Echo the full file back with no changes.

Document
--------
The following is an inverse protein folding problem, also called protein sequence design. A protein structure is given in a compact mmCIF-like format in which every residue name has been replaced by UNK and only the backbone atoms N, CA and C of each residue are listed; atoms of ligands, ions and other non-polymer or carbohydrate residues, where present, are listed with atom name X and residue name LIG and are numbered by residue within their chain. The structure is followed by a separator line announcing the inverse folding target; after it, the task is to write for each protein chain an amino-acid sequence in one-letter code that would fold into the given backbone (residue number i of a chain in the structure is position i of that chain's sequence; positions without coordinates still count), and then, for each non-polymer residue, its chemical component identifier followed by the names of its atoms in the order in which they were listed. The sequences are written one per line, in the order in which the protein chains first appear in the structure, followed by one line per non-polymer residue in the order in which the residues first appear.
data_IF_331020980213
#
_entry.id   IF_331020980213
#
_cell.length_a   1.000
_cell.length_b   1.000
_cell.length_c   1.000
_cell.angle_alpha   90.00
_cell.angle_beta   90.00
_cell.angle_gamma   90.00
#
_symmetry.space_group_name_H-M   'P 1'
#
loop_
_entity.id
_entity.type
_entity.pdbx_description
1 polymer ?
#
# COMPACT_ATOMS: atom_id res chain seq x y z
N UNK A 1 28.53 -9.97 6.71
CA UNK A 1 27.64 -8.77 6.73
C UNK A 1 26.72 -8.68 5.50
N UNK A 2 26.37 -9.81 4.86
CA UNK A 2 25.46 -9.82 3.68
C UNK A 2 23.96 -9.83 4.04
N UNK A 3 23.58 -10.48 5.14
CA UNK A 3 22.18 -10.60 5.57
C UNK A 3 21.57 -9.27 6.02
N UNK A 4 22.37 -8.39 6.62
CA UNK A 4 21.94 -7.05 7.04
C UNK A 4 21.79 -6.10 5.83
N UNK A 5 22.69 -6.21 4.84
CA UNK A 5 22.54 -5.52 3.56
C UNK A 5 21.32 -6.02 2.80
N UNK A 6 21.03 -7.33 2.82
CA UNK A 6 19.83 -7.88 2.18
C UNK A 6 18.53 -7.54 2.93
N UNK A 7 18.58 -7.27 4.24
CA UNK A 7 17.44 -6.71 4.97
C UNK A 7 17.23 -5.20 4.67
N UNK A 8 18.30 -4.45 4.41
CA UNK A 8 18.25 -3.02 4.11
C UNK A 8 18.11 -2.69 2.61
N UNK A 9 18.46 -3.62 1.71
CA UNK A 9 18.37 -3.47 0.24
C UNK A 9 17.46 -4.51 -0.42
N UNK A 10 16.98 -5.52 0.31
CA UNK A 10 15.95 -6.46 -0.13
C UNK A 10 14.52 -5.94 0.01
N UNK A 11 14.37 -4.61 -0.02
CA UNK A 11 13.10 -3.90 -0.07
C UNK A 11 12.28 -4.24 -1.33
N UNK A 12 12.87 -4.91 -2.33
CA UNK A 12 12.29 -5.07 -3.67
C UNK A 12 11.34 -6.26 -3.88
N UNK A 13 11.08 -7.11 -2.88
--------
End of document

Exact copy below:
The following is an inverse protein folding problem, also called protein sequence design. A protein structure is given in a compact mmCIF-like format in which every residue name has been replaced by UNK and only the backbone atoms N, CA and C of each residue are listed; atoms of ligands, ions and other non-polymer or carbohydrate residues, where present, are listed with atom name X and residue name LIG and are numbered by residue within their chain. The structure is followed by a separator line announcing the inverse folding target; after it, the task is to write for each protein chain an amino-acid sequence in one-letter code that would fold into the given backbone (residue number i of a chain in the structure is position i of that chain's sequence; positions without coordinates still count), and then, for each non-polymer residue, its chemical component identifier followed by the names of its atoms in the order in which they were listed. The sequences are written one per line, in the order in which the protein chains first appear in the structure, followed by one line per non-polymer residue in the order in which the residues first appear.
data_IF_331020980213
#
_entry.id   IF_331020980213
#
_cell.length_a   1.000
_cell.length_b   1.000
_cell.length_c   1.000
_cell.angle_alpha   90.00
_cell.angle_beta   90.00
_cell.angle_gamma   90.00
#
_symmetry.space_group_name_H-M   'P 1'
#
loop_
_entity.id
_entity.type
_entity.pdbx_description
1 polymer ?
#
# COMPACT_ATOMS: atom_id res chain seq x y z
N UNK A 1 28.53 -9.97 6.71
CA UNK A 1 27.64 -8.77 6.73
C UNK A 1 26.72 -8.68 5.50
N UNK A 2 26.37 -9.81 4.86
CA UNK A 2 25.46 -9.82 3.68
C UNK A 2 23.96 -9.83 4.04
N UNK A 3 23.58 -10.48 5.14
CA UNK A 3 22.18 -10.60 5.57
C UNK A 3 21.57 -9.27 6.02
N UNK A 4 22.37 -8.39 6.62
CA UNK A 4 21.94 -7.05 7.04
C UNK A 4 21.79 -6.10 5.83
N UNK A 5 22.69 -6.21 4.84
CA UNK A 5 22.54 -5.52 3.56
C UNK A 5 21.32 -6.02 2.80
N UNK A 6 21.03 -7.33 2.82
CA UNK A 6 19.83 -7.88 2.18
C UNK A 6 18.53 -7.54 2.93
N UNK A 7 18.58 -7.27 4.24
CA UNK A 7 17.44 -6.71 4.97
C UNK A 7 17.23 -5.20 4.67
N UNK A 8 18.30 -4.45 4.41
CA UNK A 8 18.25 -3.02 4.11
C UNK A 8 18.11 -2.69 2.61
N UNK A 9 18.46 -3.62 1.71
CA UNK A 9 18.37 -3.47 0.24
C UNK A 9 17.46 -4.51 -0.42
N UNK A 10 16.98 -5.52 0.31
CA UNK A 10 15.95 -6.46 -0.13
C UNK A 10 14.52 -5.94 0.01
N UNK A 11 14.37 -4.61 -0.02
CA UNK A 11 13.10 -3.90 -0.07
C UNK A 11 12.28 -4.24 -1.33
N UNK A 12 12.87 -4.91 -2.33
CA UNK A 12 12.29 -5.07 -3.67
C UNK A 12 11.34 -6.26 -3.88
N UNK A 13 11.08 -7.11 -2.88